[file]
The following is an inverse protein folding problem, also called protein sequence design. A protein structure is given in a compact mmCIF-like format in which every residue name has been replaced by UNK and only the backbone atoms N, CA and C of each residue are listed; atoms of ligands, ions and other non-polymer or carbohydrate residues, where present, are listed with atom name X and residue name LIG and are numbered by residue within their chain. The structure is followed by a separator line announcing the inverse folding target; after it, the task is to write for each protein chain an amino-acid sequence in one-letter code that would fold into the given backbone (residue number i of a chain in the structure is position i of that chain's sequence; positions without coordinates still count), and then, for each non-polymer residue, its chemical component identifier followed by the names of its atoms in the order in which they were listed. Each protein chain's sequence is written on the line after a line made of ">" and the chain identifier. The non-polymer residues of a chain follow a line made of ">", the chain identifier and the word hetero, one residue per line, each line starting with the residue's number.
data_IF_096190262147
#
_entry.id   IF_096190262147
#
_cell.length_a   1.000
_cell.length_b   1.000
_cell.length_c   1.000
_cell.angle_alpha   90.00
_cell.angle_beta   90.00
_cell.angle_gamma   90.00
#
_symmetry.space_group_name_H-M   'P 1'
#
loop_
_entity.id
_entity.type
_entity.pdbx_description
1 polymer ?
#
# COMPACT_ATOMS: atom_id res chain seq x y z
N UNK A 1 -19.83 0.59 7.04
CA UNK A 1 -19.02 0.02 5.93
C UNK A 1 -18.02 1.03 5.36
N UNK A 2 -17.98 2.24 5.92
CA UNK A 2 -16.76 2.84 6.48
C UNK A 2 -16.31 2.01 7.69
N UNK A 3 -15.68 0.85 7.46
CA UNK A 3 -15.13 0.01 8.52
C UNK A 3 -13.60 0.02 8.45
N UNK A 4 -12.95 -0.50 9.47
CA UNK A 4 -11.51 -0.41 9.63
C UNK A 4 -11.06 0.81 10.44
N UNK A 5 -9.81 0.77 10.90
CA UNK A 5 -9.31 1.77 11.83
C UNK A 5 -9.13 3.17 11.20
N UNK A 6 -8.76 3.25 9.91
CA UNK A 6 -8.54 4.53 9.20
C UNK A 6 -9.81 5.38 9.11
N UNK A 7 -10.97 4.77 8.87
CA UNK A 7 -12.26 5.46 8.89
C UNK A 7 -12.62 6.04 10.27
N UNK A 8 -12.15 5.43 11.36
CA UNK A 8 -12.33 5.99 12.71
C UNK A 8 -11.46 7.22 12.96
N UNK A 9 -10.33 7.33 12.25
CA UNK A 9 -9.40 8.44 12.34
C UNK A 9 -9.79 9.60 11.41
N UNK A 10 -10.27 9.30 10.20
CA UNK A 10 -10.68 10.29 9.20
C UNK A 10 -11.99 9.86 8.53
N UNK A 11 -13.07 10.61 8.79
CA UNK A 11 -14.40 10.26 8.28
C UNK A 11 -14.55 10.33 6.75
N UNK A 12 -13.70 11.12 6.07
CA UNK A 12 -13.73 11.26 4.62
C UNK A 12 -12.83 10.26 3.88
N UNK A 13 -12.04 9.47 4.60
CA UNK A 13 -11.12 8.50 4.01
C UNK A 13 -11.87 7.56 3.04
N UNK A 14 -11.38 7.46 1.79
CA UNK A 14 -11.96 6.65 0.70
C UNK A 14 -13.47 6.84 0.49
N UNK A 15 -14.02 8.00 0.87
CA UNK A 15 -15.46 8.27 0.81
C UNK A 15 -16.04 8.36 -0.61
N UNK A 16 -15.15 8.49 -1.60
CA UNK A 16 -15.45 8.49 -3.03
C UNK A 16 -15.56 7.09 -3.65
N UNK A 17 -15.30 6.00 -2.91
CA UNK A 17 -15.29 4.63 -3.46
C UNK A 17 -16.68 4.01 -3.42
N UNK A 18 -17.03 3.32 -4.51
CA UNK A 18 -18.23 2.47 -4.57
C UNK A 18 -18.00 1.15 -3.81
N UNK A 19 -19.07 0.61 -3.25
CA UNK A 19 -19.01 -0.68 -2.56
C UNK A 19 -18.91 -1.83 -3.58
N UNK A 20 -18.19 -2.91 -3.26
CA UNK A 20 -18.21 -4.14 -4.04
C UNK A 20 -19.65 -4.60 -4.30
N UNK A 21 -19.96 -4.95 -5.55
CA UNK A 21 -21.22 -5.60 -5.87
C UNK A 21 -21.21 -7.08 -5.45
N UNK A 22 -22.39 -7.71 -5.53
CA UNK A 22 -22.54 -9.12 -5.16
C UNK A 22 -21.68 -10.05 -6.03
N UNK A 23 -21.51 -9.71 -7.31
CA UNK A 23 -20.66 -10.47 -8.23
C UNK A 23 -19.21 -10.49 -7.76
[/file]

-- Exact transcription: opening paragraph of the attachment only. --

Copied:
The following is an inverse protein folding problem, also called protein sequence design. A protein structure is given in a compact mmCIF-like format in which every residue name has been replaced by UNK and only the backbone atoms N, CA and C of each residue are listed; atoms of ligands, ions and other non-polymer or carbohydrate residues, where present, are listed with atom name X and residue name LIG and are numbered by residue within their chain. The structure is followed by a separator line announcing the inverse folding target; after it, the task is to write for each protein chain an amino-acid sequence in one-letter code that would fold into the given backbone (residue number i of a chain in the structure is position i of that chain's sequence; positions without coordinates still count), and then, for each non-polymer residue, its chemical component identifier followed by the names of its atoms in the order in which they were listed. Each protein chain's sequence is written on the line after a line made of ">" and the chain identifier. The non-polymer residues of a chain follow a line made of ">", the chain identifier and the word hetero, one residue per line, each line starting with the residue's number.